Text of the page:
Pushing the Limits for Judgmental Consistency: Comparing Random Weighting Schemes with Expert Judgments
Consistent use of information has been identified as a critical issue that can undermine expert predictions. Using three personnel assessment datasets, we conduct Monte Carlo simulations to compare the accuracy of expert judgements for predicting the job performance of managers against four different weighting schemes: consistent random weights, completely random weights, unit weights, and optimal weights. Expert accuracy fell within the completely random weight distribution in two samples and at the low end of the consistent random weight distribution in one sample. In other words, consistent random weights reliably outperformed expert judgment for hiring decisions across three datasets with a total sample size of 847. We see this as a call to develop decision making systems that help control consistency or to manage consistency by aggregating multiple expert judgments.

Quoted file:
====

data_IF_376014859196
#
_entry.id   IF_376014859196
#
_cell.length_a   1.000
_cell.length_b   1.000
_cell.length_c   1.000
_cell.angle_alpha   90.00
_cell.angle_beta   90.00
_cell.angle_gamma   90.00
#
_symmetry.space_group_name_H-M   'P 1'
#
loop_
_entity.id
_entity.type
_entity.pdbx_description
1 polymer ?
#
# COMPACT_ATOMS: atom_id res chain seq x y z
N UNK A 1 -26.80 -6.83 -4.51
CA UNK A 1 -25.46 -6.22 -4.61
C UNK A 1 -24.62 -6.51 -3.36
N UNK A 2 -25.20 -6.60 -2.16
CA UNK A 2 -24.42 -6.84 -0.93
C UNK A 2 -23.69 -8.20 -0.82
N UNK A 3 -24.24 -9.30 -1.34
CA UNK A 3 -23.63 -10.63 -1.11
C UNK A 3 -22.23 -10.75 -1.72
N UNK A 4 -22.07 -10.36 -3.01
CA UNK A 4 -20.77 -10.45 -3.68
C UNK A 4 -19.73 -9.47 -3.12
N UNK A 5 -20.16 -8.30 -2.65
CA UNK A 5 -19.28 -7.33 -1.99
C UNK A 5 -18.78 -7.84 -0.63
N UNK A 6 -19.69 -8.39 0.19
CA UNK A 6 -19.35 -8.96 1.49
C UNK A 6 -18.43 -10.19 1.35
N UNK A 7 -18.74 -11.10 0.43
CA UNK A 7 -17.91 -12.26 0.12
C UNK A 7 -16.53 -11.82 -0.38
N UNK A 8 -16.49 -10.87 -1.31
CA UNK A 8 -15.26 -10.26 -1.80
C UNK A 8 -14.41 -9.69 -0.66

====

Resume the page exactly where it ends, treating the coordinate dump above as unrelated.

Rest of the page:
Yu, Martin C. and Kuncel, Nathan R.
"Pushing the Limits for Judgmental Consistency: Comparing Random Weighting Schemes with Expert Judgments,"
Personnel Assessment and Decisions: Number 6
, Article 2.
Available at: https://scholarworks.bgsu.edu/pad/vol6/iss2/2
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